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Health Care Concerns Loom

By Rep. Adrian Smith

The health care insurance exchanges set up by the Affordable Care Act, or Obamacare, are scheduled to open in less than six weeks, but evidence continues to build the law is not working the way the President and other supporters said it would.  The Administration now acknowledges insurance premiums will increase as a result of Obamacare, at least 7 million Americans will lose their employer-provided insurance because of the law, and employers are not hiring and many are reducing workers’ hours to avoid costly mandates.

Americans are right to be concerned, and many are speaking out.  This week, I hosted three health care meetings across the Third District to discuss concerns and questions about the implementation of Obamacare.  Not surprisingly, the majority of the participants in each of these meetings are worried the cost of their health care will go up, and they will lose the coverage they currently enjoy.

At the first stop, I heard from a woman who will lose her current coverage at the end of this year because her carrier is leaving the Nebraska market due to Obamacare.  She is self-employed and has a pre-existing condition, but was happy with the coverage she had.  As of now, she does not know what coverage she will be able to get, or how much it will cost her.

I also heard from constituents who were upset about the Administration’s end-runs around Congress to selectively enforce the law, including the employer-mandate.  While big businesses and insurance companies will get a temporary break from costly provisions of Obamacare, hardworking American families and individuals will still be forced to buy expensive insurance they might not need or want, or be subject to a fine.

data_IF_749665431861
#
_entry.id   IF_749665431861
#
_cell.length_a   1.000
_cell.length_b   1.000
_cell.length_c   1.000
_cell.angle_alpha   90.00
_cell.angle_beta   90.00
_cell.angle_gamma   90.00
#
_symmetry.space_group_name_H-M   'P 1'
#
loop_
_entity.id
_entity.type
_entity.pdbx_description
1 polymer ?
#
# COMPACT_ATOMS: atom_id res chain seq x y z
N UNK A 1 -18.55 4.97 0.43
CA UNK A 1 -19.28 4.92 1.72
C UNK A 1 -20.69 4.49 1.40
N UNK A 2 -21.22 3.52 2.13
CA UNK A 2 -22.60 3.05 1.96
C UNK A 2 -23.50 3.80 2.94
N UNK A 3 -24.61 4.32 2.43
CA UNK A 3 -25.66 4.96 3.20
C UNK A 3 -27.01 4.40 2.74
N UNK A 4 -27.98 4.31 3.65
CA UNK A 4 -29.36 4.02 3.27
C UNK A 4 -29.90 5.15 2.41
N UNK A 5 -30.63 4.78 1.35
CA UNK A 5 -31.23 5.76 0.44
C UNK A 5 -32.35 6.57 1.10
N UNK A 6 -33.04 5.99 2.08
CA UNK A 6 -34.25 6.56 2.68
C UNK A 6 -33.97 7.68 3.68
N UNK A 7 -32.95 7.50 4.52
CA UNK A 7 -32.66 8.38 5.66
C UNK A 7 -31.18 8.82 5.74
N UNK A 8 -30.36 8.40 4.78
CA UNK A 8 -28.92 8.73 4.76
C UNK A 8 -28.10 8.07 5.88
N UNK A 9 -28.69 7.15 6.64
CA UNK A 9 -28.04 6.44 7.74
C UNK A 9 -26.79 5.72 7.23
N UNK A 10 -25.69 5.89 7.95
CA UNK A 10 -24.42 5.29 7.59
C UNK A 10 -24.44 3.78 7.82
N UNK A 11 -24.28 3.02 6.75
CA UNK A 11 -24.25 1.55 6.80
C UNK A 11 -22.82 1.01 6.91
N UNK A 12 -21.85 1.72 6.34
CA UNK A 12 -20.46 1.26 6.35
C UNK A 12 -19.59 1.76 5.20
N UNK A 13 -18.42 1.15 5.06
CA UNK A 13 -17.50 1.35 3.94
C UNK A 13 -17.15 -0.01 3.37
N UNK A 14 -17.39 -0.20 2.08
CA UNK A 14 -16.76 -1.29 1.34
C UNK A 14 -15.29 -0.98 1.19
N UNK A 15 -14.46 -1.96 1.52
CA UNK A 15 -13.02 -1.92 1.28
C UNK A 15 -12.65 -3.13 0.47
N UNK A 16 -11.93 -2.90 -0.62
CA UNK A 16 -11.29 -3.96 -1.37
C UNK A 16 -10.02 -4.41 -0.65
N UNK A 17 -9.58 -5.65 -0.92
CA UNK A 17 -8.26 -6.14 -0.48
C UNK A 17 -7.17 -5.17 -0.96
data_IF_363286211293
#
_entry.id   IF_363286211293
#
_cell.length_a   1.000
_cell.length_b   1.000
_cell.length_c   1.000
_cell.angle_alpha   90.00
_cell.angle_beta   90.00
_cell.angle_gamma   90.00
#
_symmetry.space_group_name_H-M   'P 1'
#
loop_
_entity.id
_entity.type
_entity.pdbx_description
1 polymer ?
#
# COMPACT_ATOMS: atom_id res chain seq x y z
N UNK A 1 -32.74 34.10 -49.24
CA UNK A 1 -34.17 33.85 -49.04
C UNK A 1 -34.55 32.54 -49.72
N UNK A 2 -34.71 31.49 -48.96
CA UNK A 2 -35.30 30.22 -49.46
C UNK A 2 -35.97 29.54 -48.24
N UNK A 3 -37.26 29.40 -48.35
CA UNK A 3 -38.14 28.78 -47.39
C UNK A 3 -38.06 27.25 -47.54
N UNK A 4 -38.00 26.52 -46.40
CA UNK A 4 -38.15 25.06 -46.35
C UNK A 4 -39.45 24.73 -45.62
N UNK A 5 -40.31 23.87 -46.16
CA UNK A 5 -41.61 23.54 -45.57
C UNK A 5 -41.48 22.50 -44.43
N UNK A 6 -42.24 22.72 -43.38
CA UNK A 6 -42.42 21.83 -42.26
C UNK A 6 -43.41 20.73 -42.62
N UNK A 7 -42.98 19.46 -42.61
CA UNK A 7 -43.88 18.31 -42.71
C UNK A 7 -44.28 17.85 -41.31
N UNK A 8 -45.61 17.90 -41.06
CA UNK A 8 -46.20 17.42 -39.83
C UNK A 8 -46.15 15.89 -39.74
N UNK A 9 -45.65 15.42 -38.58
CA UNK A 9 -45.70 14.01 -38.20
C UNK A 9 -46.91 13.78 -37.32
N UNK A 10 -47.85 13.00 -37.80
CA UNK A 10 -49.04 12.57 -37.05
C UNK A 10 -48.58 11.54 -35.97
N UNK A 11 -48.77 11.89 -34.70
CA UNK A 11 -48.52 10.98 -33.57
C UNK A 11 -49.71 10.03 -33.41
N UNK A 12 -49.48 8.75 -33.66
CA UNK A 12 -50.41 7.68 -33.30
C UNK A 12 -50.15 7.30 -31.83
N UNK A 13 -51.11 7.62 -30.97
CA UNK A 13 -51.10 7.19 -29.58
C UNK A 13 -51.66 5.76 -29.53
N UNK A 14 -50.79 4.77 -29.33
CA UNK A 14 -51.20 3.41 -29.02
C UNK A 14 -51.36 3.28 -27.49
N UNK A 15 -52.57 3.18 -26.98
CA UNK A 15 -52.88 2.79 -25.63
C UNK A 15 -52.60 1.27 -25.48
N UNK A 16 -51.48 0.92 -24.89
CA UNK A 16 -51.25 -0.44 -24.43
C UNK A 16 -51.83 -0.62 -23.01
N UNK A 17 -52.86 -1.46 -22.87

Other Nebraskans expressed concern about the enormous costs the law will have to taxpayers, more than $1 trillion in the first 10 years, which will add to an already sky-high national debt.

Despite the large costs and many problems, the President’s signature health care law does not address the underlying problem of health care costs.  The American people are upset because the cost of insurance is too high, putting quality care out of reach for many, and burdening those who get sick with bills they cannot afford to pay.  It is becoming increasingly clear the new law is making these problems worse, not better.

Rather than continuing to stall full implementation and create special carveouts for the politically-connected, we need to permanently repeal this misguided law for all Americans.  We must continue to seek repeal because the majority of Obamacare funding is mandatory, and not subject to the annual appropriations process – meaning even efforts to defund the bill would not stop its most harmful provisions.

After my health care public meetings over the last week, I am more convinced than ever this law is the wrong prescription for America’s health care problems.  I hope my colleagues and President Obama are also taking advantage of the August work period to listen to the people they were elected to represent.  When we return to Washington in September, I will remain committed to finding agreement to rolling back this overreach of the federal government and seek real reforms to address America’s health care needs.